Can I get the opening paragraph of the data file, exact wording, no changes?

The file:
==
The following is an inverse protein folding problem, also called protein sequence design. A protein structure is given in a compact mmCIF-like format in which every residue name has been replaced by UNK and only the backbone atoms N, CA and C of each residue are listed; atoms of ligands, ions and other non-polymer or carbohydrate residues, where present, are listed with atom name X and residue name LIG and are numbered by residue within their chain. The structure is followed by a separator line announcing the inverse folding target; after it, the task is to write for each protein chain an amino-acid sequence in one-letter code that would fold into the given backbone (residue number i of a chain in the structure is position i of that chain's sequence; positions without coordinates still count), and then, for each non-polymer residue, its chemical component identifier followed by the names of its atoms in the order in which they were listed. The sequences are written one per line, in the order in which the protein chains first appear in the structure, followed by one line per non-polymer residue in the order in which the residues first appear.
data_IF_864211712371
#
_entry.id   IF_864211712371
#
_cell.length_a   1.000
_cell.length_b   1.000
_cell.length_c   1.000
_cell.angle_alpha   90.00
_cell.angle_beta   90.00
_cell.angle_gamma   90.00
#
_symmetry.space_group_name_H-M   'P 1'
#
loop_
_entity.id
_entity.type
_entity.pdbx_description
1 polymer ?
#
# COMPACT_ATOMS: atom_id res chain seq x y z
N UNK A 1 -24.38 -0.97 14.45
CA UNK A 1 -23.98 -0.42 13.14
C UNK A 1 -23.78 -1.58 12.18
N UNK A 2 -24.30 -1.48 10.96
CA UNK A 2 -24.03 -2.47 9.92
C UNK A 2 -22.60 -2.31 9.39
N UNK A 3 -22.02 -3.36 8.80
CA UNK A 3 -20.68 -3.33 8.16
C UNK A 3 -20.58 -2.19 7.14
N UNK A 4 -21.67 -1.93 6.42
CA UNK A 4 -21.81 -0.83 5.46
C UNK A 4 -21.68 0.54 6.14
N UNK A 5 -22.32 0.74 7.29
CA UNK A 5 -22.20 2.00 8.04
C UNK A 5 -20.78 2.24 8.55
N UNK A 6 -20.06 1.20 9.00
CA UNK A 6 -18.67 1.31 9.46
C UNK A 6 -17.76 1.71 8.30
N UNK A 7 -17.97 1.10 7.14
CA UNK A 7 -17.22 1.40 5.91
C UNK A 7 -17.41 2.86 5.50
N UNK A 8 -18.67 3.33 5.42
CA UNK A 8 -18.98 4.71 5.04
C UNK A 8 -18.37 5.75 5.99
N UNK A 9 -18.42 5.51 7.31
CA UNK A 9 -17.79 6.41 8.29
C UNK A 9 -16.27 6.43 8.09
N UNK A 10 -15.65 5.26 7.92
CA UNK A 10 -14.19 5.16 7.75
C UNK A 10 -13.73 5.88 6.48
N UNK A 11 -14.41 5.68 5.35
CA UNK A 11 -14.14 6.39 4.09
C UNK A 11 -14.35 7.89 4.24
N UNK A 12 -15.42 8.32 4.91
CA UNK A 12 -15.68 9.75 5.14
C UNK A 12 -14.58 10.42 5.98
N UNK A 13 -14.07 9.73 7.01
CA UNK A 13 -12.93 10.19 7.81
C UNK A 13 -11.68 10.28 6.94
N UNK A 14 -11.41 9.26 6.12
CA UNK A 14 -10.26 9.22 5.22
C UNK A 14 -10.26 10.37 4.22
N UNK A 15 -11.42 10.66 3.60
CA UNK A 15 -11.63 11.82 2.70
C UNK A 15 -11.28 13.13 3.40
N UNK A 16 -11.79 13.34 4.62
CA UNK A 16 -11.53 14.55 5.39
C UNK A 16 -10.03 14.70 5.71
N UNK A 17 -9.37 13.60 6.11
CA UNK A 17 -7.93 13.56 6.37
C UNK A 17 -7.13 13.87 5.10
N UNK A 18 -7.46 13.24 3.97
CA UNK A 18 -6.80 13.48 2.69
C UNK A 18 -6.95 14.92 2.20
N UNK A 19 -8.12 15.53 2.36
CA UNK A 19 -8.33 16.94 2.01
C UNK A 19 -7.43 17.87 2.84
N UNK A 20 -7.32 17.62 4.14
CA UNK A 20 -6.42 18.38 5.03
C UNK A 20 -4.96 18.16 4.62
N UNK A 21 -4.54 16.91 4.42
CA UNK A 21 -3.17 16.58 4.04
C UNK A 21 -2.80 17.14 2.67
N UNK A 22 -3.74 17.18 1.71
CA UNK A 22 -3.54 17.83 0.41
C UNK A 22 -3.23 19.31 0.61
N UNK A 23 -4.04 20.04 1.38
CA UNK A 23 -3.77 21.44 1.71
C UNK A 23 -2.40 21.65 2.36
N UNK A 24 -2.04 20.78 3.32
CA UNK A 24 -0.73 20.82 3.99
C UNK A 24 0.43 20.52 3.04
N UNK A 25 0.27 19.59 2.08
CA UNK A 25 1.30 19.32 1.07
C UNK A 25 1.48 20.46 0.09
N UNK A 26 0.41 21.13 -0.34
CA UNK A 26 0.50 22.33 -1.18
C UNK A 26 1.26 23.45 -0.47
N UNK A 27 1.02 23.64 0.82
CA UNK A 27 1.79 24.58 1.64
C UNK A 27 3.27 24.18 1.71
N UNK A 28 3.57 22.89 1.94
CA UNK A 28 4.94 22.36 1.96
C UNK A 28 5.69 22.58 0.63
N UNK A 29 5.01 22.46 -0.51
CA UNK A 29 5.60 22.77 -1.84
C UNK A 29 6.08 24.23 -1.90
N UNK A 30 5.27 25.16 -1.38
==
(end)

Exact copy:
The following is an inverse protein folding problem, also called protein sequence design. A protein structure is given in a compact mmCIF-like format in which every residue name has been replaced by UNK and only the backbone atoms N, CA and C of each residue are listed; atoms of ligands, ions and other non-polymer or carbohydrate residues, where present, are listed with atom name X and residue name LIG and are numbered by residue within their chain. The structure is followed by a separator line announcing the inverse folding target; after it, the task is to write for each protein chain an amino-acid sequence in one-letter code that would fold into the given backbone (residue number i of a chain in the structure is position i of that chain's sequence; positions without coordinates still count), and then, for each non-polymer residue, its chemical component identifier followed by the names of its atoms in the order in which they were listed. The sequences are written one per line, in the order in which the protein chains first appear in the structure, followed by one line per non-polymer residue in the order in which the residues first appear.